Board Of Supervisors To Vote On Emergency Ban On No-Fault Evictions
SACRAMENTO (CBS13) — Dozens of people in one Sacramento County apartment complex who were served with no-fault eviction notices could be forced out of their homes the day before Thanksgiving.
Debbie Stollery, 68, is living in crisis, facing a holiday she fears she could end up homeless after receiving a no-fault eviction notice at her Arden-area apartment.
"I've never been homeless and I'm scared," Stollery said. "I have to be out the day before Thanksgiving."
She said she feels like a failure because she can't afford to live like everyone is expected to live.
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Nearly everyone in her 58-unit complex received the notice, forced out as part of the sale of the building. Stollery lives on a low, fixed-income and says she won't be able to find another affordable home to rent.
"I can hire someone to help me move my stuff to a storage locker, and I'll have to live in my car," Stollery said.
The term's of the building's sale includes an agreement to terminate tenant leases before a new statewide rent control law kicks in on January 1. The deadline is leading to a spike in evictions in many California communities before the new year.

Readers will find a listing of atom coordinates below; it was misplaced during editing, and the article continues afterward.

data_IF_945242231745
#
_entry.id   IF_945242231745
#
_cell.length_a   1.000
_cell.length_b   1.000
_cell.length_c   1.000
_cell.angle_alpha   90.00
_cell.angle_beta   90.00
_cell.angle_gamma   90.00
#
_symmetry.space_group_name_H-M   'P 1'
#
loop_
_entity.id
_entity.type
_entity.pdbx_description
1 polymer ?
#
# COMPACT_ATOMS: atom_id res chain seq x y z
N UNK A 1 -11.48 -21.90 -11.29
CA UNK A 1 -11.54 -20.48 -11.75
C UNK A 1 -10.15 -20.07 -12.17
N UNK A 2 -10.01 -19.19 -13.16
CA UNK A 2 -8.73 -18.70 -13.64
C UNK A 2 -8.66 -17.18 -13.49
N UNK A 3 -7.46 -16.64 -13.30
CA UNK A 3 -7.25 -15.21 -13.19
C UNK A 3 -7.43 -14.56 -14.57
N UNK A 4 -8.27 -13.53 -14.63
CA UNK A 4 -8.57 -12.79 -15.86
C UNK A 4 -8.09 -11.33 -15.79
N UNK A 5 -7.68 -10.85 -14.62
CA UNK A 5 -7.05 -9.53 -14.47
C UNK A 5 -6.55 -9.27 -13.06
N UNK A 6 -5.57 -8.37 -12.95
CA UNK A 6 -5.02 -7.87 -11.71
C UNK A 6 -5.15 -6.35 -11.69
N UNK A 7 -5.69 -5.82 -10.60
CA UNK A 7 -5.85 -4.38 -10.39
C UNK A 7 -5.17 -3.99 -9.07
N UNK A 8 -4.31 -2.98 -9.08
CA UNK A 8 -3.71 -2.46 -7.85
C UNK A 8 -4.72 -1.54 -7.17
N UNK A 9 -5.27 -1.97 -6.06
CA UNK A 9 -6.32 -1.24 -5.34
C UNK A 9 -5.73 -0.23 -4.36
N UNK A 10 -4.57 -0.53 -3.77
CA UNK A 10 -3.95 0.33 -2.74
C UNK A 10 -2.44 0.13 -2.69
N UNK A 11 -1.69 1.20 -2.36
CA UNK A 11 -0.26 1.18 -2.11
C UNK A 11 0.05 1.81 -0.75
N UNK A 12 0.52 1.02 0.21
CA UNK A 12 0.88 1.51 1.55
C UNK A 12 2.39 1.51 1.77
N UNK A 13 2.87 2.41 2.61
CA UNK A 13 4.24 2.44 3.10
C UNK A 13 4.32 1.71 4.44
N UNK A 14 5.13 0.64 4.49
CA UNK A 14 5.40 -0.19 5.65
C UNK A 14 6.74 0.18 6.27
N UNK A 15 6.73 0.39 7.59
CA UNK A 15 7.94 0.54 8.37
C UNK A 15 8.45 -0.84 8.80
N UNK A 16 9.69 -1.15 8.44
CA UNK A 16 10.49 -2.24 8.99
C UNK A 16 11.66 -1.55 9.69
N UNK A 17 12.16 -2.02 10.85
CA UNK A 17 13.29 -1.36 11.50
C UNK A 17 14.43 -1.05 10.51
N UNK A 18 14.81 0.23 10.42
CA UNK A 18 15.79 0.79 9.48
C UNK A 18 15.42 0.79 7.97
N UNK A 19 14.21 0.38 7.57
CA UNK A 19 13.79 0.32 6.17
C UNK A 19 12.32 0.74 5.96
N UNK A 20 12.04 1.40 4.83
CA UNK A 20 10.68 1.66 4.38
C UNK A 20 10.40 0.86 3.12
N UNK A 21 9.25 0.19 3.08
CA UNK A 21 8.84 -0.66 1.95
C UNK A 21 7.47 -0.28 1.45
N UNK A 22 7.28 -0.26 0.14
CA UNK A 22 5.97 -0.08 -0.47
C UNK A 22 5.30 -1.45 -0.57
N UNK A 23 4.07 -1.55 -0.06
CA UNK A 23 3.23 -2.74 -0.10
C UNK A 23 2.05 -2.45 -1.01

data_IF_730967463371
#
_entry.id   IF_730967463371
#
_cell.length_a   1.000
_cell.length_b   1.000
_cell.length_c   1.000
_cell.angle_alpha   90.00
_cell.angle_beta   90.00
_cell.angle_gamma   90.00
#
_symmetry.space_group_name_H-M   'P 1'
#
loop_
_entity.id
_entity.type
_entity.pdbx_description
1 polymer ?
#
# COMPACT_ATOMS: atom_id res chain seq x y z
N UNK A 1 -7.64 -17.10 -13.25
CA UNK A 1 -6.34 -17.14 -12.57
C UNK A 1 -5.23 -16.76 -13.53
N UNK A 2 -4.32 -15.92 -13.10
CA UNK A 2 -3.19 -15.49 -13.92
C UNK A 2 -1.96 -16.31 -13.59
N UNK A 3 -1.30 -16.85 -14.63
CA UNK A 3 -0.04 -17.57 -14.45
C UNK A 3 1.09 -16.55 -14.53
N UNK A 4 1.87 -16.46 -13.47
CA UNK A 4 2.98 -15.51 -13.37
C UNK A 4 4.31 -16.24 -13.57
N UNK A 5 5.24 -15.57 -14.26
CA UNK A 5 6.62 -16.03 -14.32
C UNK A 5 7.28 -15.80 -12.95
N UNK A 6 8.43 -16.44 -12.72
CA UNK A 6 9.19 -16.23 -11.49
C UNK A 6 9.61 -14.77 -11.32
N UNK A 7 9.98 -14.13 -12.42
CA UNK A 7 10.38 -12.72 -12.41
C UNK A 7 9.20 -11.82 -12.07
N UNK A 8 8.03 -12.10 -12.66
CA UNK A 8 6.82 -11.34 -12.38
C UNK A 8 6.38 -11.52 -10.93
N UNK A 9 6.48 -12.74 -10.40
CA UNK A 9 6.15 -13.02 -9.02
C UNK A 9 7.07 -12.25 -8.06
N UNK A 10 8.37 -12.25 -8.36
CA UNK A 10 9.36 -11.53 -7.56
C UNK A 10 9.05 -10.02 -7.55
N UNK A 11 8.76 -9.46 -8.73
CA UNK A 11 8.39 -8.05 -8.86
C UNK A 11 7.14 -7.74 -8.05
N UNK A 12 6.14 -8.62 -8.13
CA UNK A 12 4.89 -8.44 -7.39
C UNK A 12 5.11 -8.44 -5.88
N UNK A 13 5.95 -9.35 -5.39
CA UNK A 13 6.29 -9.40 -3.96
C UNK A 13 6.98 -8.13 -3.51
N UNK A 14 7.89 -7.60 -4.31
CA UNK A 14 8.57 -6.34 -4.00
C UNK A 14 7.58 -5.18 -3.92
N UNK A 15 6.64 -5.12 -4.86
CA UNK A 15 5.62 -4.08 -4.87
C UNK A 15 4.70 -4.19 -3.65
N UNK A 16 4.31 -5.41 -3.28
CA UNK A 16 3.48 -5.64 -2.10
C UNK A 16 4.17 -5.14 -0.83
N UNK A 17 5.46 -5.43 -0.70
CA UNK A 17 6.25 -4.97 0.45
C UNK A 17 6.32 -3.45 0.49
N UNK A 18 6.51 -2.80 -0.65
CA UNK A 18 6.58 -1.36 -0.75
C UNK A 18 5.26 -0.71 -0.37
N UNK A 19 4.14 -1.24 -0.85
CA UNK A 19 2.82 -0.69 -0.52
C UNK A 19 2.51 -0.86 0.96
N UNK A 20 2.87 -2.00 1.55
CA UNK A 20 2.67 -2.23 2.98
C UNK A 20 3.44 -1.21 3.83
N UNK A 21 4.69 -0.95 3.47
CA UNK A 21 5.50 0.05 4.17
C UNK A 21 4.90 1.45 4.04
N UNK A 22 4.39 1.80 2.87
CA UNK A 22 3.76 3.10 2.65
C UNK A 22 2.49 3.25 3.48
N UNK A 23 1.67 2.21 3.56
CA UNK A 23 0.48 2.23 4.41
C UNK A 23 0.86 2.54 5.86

"It's a crisis and people are getting no-fault evictions at a much higher rate than usual," Chad Osborn with the Sacramento Tenants Union.
Now, Sacramento's Board of Supervisors is considering an emergency ordinance that would ban no-fault evictions for the rest of the year. The proposed ban would allow Stollery to stay, saving her from a financial crisis.
The proposed ban requires four of five board of supervisors votes to pass. The vote is scheduled for Tuesday.
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